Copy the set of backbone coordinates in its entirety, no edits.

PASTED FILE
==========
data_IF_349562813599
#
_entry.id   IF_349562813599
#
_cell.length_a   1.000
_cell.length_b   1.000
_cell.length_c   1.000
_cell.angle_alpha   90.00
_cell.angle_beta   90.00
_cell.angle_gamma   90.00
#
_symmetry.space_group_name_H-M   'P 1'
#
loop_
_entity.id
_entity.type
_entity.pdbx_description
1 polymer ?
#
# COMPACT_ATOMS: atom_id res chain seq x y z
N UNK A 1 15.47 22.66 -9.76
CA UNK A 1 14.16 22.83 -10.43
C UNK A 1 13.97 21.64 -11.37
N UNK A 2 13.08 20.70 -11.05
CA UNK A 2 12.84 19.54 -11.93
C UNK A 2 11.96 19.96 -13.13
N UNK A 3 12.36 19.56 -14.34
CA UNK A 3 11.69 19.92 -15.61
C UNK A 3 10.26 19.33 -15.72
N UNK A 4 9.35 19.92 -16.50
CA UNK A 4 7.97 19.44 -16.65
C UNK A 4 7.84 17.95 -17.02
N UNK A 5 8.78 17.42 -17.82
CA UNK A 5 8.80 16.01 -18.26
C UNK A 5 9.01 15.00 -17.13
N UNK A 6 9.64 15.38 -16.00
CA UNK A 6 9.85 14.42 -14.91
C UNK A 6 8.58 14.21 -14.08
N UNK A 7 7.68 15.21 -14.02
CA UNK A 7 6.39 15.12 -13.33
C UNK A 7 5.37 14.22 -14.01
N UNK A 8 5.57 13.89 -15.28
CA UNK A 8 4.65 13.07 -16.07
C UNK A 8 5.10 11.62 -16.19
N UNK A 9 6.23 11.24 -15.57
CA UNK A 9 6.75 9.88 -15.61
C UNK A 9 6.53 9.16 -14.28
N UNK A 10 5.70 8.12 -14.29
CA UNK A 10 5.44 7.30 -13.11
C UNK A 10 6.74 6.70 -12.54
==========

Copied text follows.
data_IF_349562813599
#
_entry.id   IF_349562813599
#
_cell.length_a   1.000
_cell.length_b   1.000
_cell.length_c   1.000
_cell.angle_alpha   90.00
_cell.angle_beta   90.00
_cell.angle_gamma   90.00
#
_symmetry.space_group_name_H-M   'P 1'
#
loop_
_entity.id
_entity.type
_entity.pdbx_description
1 polymer ?
#
# COMPACT_ATOMS: atom_id res chain seq x y z
N UNK A 1 15.47 22.66 -9.76
CA UNK A 1 14.16 22.83 -10.43
C UNK A 1 13.97 21.64 -11.37
N UNK A 2 13.08 20.70 -11.05
CA UNK A 2 12.84 19.54 -11.93
C UNK A 2 11.96 19.96 -13.13
N UNK A 3 12.36 19.56 -14.34
CA UNK A 3 11.69 19.92 -15.61
C UNK A 3 10.26 19.33 -15.72
N UNK A 4 9.35 19.92 -16.50
CA UNK A 4 7.97 19.44 -16.65
C UNK A 4 7.84 17.95 -17.02
N UNK A 5 8.78 17.42 -17.82
CA UNK A 5 8.80 16.01 -18.26
C UNK A 5 9.01 15.00 -17.13
N UNK A 6 9.64 15.38 -16.00
CA UNK A 6 9.85 14.42 -14.91
C UNK A 6 8.58 14.21 -14.08
N UNK A 7 7.68 15.21 -14.02
CA UNK A 7 6.39 15.12 -13.33
C UNK A 7 5.37 14.22 -14.01
N UNK A 8 5.57 13.89 -15.28
CA UNK A 8 4.65 13.07 -16.07
C UNK A 8 5.10 11.62 -16.19
N UNK A 9 6.23 11.24 -15.57
CA UNK A 9 6.75 9.88 -15.61
C UNK A 9 6.53 9.16 -14.28
N UNK A 10 5.70 8.12 -14.29
CA UNK A 10 5.44 7.30 -13.11
C UNK A 10 6.74 6.70 -12.54